Where Congress eliminates executive discretion, courts remain as defenders of personal liberty in individual situations.1
Section 236(c) of the Immigration and Nationality Act imposes mandatory detention, pending removal proceedings, on noncitizens convicted of any of a number of crimes specified by the provision, including an aggravated felony.2 The provision contains no opportunity for any individualized determination of the necessity of detention before its imposition.3 Even lawful permanent residents who were convicted of relatively minor and nonviolent criminal offenses, who have meritorious challenges to removability and thus may not even be removed, and who are neither flight risks nor dangerous are subject to mandatory detention under section 236(c)4 The length of detention under the statute is indeterminate and often prolonged, particularly for lawful permanent residents, many of whom have established significant social, familial, and economic connections in the United States.5
In Demore v. Kim,6 the Supreme Court of the United States considered a challenge to the constitutionality of section 236(c).7 Hyung Joon Kim, a citizen of the Republic of South Korea, entered the United States in 1984 at the age of six and became a lawful permanent resident two years later.8 He was convicted of first degree burglary in 1996, and one year later he was convicted of "petty theft with priors."9 On the basis of these convictions, the Immigration and Naturalization Service detained him pursuant to section 236(c) and charged him with being removable.10 Kim did not dispute that one may be detained pending removal proceedings, but instead asserted that due process "conditions a potentially lengthyPage 898 detention on a hearing and an impartial decision-maker's finding that detention is necessary to a governmental purpose."11 The Court rejected his contentions and upheld the statute.12
This Note will explore both the deficiencies in the majority's decision and its departure from established precedent. First, this Note will analyze the Court's prior decisions concerning the freedom from physical restraint by the government. Next, it will review two past decisions by the Court on which the majority in Demore v. Kim relies, upholding the detention of noncitizens in two separate contexts. After reviewing the Seventh Circuit's decision in upholding section 236(c), this Note will then consider the Court's recent decision in Zadvydas v. Davis,13 in which the Court avoided a "serious constitutional concer[n]" by construing a post-removal-period statute to include a reasonable time limitation so as not to permit indefinite and potentially permanent detention for noncitizens.14 This Note will then review the decisions of four separate courts of appeals, which subsequently held section 236(c) to be unconstitutional in some form because of the Court's decision in Zadvydas. Finally, this Note will review the majority, concurring, and dissenting opinions in Demore v. Kim and present an analysis of the Court's decision.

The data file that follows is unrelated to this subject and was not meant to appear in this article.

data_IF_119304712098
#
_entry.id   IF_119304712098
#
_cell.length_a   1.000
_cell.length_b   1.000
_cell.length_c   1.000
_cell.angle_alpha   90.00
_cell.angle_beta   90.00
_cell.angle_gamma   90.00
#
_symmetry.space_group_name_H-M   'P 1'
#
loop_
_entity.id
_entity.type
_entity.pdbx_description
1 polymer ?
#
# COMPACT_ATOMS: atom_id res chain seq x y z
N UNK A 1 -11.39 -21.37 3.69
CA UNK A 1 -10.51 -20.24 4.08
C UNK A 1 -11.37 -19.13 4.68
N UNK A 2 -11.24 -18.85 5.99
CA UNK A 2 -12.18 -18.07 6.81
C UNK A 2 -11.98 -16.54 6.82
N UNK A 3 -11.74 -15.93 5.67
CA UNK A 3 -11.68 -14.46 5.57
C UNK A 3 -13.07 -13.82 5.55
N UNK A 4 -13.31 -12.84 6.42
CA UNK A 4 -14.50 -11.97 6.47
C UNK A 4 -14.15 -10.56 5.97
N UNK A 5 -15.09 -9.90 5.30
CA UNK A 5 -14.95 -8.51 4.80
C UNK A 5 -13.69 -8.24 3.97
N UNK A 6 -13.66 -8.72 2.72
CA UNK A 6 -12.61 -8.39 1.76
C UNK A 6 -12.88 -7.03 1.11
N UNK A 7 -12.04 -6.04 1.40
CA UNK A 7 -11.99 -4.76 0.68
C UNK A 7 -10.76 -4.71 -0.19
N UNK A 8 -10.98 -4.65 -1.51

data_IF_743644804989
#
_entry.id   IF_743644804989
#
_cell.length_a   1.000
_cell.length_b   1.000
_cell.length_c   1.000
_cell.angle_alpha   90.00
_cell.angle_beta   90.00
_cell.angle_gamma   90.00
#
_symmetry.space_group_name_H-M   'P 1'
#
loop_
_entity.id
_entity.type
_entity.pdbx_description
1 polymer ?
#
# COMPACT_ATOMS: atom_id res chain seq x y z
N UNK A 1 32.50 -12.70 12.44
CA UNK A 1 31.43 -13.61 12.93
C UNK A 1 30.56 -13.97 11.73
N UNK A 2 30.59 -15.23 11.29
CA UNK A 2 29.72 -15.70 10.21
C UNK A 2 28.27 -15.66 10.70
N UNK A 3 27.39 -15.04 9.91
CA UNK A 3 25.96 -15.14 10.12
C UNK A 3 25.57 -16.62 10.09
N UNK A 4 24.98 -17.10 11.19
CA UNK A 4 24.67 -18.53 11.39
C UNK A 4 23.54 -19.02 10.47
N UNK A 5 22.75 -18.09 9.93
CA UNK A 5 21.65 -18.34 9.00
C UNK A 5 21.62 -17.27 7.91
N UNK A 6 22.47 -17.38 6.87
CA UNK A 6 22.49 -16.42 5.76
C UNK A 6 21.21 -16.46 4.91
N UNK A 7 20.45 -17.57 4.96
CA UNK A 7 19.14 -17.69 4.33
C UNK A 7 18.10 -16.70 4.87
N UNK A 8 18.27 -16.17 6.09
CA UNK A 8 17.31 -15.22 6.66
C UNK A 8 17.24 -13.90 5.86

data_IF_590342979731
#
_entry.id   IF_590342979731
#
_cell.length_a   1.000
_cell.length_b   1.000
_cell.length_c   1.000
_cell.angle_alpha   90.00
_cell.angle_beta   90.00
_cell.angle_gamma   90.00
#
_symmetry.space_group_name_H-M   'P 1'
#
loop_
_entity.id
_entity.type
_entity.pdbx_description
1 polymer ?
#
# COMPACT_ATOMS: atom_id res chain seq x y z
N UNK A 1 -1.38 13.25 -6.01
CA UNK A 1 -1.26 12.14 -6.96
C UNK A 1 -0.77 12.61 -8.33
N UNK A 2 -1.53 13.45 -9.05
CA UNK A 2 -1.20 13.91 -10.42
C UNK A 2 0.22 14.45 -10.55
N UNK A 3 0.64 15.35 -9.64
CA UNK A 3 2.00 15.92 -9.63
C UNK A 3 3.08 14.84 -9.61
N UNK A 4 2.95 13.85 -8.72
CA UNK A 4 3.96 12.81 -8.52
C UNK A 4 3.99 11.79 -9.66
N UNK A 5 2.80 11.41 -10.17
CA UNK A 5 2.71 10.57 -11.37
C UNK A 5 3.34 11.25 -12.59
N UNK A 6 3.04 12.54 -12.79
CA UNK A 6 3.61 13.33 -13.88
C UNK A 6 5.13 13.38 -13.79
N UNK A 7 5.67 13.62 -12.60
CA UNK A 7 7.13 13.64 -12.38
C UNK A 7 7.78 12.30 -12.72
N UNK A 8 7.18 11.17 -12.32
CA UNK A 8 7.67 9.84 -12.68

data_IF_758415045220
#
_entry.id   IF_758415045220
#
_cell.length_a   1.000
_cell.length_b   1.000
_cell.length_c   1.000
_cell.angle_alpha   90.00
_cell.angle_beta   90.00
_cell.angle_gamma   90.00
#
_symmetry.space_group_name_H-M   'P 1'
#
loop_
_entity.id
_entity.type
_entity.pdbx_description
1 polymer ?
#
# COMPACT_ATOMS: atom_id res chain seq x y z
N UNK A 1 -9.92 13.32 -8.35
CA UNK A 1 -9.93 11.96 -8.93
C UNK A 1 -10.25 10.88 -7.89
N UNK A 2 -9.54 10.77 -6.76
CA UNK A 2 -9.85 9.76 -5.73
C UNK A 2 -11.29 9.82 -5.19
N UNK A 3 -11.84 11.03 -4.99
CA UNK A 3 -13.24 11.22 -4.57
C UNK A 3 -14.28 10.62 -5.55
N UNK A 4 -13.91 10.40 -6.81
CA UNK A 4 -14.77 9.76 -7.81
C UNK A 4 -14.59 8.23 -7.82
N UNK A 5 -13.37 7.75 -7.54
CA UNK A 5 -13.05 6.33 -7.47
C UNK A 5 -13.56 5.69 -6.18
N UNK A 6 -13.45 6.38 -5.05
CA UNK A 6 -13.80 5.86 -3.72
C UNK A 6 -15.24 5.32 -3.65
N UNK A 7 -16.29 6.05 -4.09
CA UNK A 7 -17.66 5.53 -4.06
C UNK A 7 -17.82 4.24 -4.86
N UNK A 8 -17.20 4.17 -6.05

Because of the Court's neglect of years of precedent concerning the limitations on the government's authority to confine citizens and noncitizens alike and its failure to distinguish its decision in Zadvydas in any material way, Demore v. Kim was wrongly decided. A proper characterization of the liberty interest at stake and a meaningful due process analysis reveal the constitutional infirmities of mandatory detention under section 236(c). Because it categorically infringes upon the rights of a broad class of individuals to be free from physical restraint by the government and provides no individualized determinations as to whether detention is even necessary, section 236(c), in its application to lawful permanent residents, violates the substantive and procedural components of due process.
In Zadvydas v. Davis, the Supreme Court recently confirmed, in the context of detention of noncitizens, that "[fjreedom from imprisonment- from government custody, detention, or other forms of physical restraint-Page 899 lies at the heart of the liberty that [the Due Process] Clause protects."15 The Court summarized the decisions concerning this liberty interest in avoiding physical restraint by the government, applicable to citizens and noncitizens alike, stating that "detention violates [due process] unless the detention is ordered in a criminal proceeding with adequate procedural protections, or, in certain . . . 'narrow' [or] nonpunitive 'circumstances,' where a special justification . . . outweighs the 'individual's constitutionally protected interest in avoiding physical restraint.'"16 According to the Court, these cases demonstrate that due process requires, at the very least, an individualized determination of the necessity of detention in light of the actual purposes of the statute.17